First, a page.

Negro With a Hat: The rise and fall of Marcus Garvey, By Colin Grant

The orator and visionary may not have made it back to Africa but his dream inspired Bob Marley
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While the title of this engrossing biography may appear a flippant description of one of the great black icons of the 20th century, it is actually a meaningful sobriquet. As the splendid cover photograph shows, Garvey's pomp equalled the best of the west's military heroes. His bicorne hats evoked emperors. Yet for all the sovereign connotations encoded in this dazzling image, it is reducible to one thing: a black man. Certainly back in Garvey's heyday of the 1930s, the negro was more conspicuous than the show-stopping hat.

As Grant demonstrates, Garvey, a Caribbean who lived in Europe and America and dreamt of Africa, wanted the world to see beyond the colour bar but tragically failed to transcend the limiting prism of his ethnicity. Both black and white establishments saw him as a dangerously uppity member of the "darker races".

As far as tales of the self-made man go, Garvey's story is a remarkable one by any standards. When he came into the world in 1887, his native Jamaica was adjusting to the abolition of slavery, which had been enacted just 53 years previously. Grandson of a slave and son of a mason and "rum-shop scholar", Marcus Mosiah Garvey escaped poverty to become a writer, cultural-political leader and orator. He excelled at "speechifying" and could pontificate for hours at a time. He was a natural born motivator, arch crowd- pleaser. He was to the soapbox born.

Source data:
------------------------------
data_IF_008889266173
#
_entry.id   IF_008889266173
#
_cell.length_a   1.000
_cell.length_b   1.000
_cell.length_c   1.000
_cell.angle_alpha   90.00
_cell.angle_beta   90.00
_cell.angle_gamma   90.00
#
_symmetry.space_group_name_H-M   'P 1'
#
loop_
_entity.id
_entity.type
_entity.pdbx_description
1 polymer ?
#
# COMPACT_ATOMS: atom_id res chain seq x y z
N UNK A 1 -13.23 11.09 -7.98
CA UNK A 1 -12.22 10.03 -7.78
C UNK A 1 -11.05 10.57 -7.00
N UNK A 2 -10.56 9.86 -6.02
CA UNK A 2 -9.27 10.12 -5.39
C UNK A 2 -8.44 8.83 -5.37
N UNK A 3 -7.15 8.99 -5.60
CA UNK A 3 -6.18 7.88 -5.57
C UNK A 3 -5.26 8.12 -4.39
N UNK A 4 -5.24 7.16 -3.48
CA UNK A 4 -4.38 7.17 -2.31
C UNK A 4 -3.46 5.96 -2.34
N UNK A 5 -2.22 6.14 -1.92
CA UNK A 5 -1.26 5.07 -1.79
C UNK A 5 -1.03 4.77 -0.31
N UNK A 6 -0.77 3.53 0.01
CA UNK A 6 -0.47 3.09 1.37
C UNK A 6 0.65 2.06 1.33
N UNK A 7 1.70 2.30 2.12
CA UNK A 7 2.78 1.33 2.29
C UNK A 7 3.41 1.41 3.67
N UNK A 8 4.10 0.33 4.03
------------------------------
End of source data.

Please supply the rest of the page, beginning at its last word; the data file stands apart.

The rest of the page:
Writing in a concise, expressive style, Grant meticulously chronicles Garvey's eventful odyssey and sheds light on his revolutionary thinking and formidable public speaking. Garvey initially trained as a printer and journalist but really saw himself as an opinion former, a penseur with progressive views on race.

Trips to Costa Rica and to England, the "mother country", gave Garvey first-hand knowledge of the exploitation of blacks and steeled his determination to effect change. Aiding his first steps were turn-of-the-century intellectuals such as Dusé Mohammed Ali, founder of the pioneering publication African Times & Orient Review.

Upon his return to Jamaica, Garvey decisively went down the road to institutionalising his nascent black consciousness and founded the Universal Negro Improvement Association and African Communities in 1914. He subsequently moved to Harlem in New York, a hotbed of politics and art. This American sojourn would be a decisive catalyst to the ambitious, unashamedly self-promoting Jamaican, who zealously propounded the idea of New World blacks going "home". Garvey would lead the oppressed back to Africa.

Fame came fast for "Black Moses" and he soon ranked alongside emblematic minds such as Booker T Washington, Edward Blyden and W E B Dubois, Garvey's bitter rival.

The UNIA was in the ascendant, rapidly increasing its membership when the 1917 Bolshevik revolution shook the foundations of the White House. "Red-baiting" kicked in and the very "un-American" Garvey drew the ire of the future FBI boss J Edgar Hoover, who sent double agents to infiltrate the UNIA.